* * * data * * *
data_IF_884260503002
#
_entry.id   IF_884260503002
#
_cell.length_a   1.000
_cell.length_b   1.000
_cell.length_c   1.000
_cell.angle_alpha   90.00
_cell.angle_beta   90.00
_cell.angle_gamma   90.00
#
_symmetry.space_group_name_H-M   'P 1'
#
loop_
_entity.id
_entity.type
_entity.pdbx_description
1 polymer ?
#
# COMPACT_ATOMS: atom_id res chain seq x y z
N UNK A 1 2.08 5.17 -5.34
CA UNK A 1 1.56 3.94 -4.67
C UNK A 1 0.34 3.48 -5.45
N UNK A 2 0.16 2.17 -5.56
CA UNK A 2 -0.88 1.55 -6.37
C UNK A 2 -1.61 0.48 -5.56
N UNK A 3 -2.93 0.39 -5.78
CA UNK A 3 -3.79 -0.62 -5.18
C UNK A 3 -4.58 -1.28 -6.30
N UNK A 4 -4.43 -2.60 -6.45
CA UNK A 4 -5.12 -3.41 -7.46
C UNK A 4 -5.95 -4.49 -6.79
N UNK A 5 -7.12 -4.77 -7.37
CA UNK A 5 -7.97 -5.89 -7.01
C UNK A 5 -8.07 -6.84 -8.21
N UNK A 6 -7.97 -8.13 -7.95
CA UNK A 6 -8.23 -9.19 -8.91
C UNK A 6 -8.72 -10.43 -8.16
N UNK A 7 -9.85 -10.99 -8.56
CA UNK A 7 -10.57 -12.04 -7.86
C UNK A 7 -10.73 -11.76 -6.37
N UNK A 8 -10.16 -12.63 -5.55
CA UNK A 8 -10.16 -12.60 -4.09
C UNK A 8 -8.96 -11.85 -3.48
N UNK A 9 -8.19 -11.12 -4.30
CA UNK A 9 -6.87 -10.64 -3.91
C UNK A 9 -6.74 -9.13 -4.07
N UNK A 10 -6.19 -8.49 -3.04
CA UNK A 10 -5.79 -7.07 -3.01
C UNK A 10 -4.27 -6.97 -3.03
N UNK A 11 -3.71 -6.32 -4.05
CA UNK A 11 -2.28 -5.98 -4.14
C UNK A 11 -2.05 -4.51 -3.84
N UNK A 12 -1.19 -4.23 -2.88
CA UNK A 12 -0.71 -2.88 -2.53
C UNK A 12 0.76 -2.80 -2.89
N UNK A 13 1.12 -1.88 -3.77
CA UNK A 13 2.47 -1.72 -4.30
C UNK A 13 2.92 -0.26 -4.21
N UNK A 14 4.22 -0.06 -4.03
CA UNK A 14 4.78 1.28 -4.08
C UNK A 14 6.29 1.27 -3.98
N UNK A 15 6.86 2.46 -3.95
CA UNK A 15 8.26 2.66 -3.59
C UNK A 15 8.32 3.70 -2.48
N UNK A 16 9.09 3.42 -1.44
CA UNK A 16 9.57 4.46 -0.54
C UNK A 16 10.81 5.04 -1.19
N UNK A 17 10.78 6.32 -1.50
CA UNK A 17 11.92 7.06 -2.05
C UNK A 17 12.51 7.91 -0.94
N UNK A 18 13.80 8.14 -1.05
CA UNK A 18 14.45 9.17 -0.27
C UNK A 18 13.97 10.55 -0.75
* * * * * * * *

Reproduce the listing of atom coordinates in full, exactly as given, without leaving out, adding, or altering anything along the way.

data_IF_884260503002
#
_entry.id   IF_884260503002
#
_cell.length_a   1.000
_cell.length_b   1.000
_cell.length_c   1.000
_cell.angle_alpha   90.00
_cell.angle_beta   90.00
_cell.angle_gamma   90.00
#
_symmetry.space_group_name_H-M   'P 1'
#
loop_
_entity.id
_entity.type
_entity.pdbx_description
1 polymer ?
#
# COMPACT_ATOMS: atom_id res chain seq x y z
N UNK A 1 2.08 5.17 -5.34
CA UNK A 1 1.56 3.94 -4.67
C UNK A 1 0.34 3.48 -5.45
N UNK A 2 0.16 2.17 -5.56
CA UNK A 2 -0.88 1.55 -6.37
C UNK A 2 -1.61 0.48 -5.56
N UNK A 3 -2.93 0.39 -5.78
CA UNK A 3 -3.79 -0.62 -5.18
C UNK A 3 -4.58 -1.28 -6.30
N UNK A 4 -4.43 -2.60 -6.45
CA UNK A 4 -5.12 -3.41 -7.46
C UNK A 4 -5.95 -4.49 -6.79
N UNK A 5 -7.12 -4.77 -7.37
CA UNK A 5 -7.97 -5.89 -7.01
C UNK A 5 -8.07 -6.84 -8.21
N UNK A 6 -7.97 -8.13 -7.95
CA UNK A 6 -8.23 -9.19 -8.91
C UNK A 6 -8.72 -10.43 -8.16
N UNK A 7 -9.85 -10.99 -8.56
CA UNK A 7 -10.57 -12.04 -7.86
C UNK A 7 -10.73 -11.76 -6.37
N UNK A 8 -10.16 -12.63 -5.55
CA UNK A 8 -10.16 -12.60 -4.09
C UNK A 8 -8.96 -11.85 -3.48
N UNK A 9 -8.19 -11.12 -4.30
CA UNK A 9 -6.87 -10.64 -3.91
C UNK A 9 -6.74 -9.13 -4.07
N UNK A 10 -6.19 -8.49 -3.04
CA UNK A 10 -5.79 -7.07 -3.01
C UNK A 10 -4.27 -6.97 -3.03
N UNK A 11 -3.71 -6.32 -4.05
CA UNK A 11 -2.28 -5.98 -4.14
C UNK A 11 -2.05 -4.51 -3.84
N UNK A 12 -1.19 -4.23 -2.88
CA UNK A 12 -0.71 -2.88 -2.53
C UNK A 12 0.76 -2.80 -2.89
N UNK A 13 1.12 -1.88 -3.77
CA UNK A 13 2.47 -1.72 -4.30
C UNK A 13 2.92 -0.26 -4.21
N UNK A 14 4.22 -0.06 -4.03
CA UNK A 14 4.78 1.28 -4.08
C UNK A 14 6.29 1.27 -3.98
N UNK A 15 6.86 2.46 -3.95
CA UNK A 15 8.26 2.66 -3.59
C UNK A 15 8.32 3.70 -2.48
N UNK A 16 9.09 3.42 -1.44
CA UNK A 16 9.57 4.46 -0.54
C UNK A 16 10.81 5.04 -1.19
N UNK A 17 10.78 6.32 -1.50
CA UNK A 17 11.92 7.06 -2.05
C UNK A 17 12.51 7.91 -0.94
N UNK A 18 13.80 8.14 -1.05
CA UNK A 18 14.45 9.17 -0.27
C UNK A 18 13.97 10.55 -0.75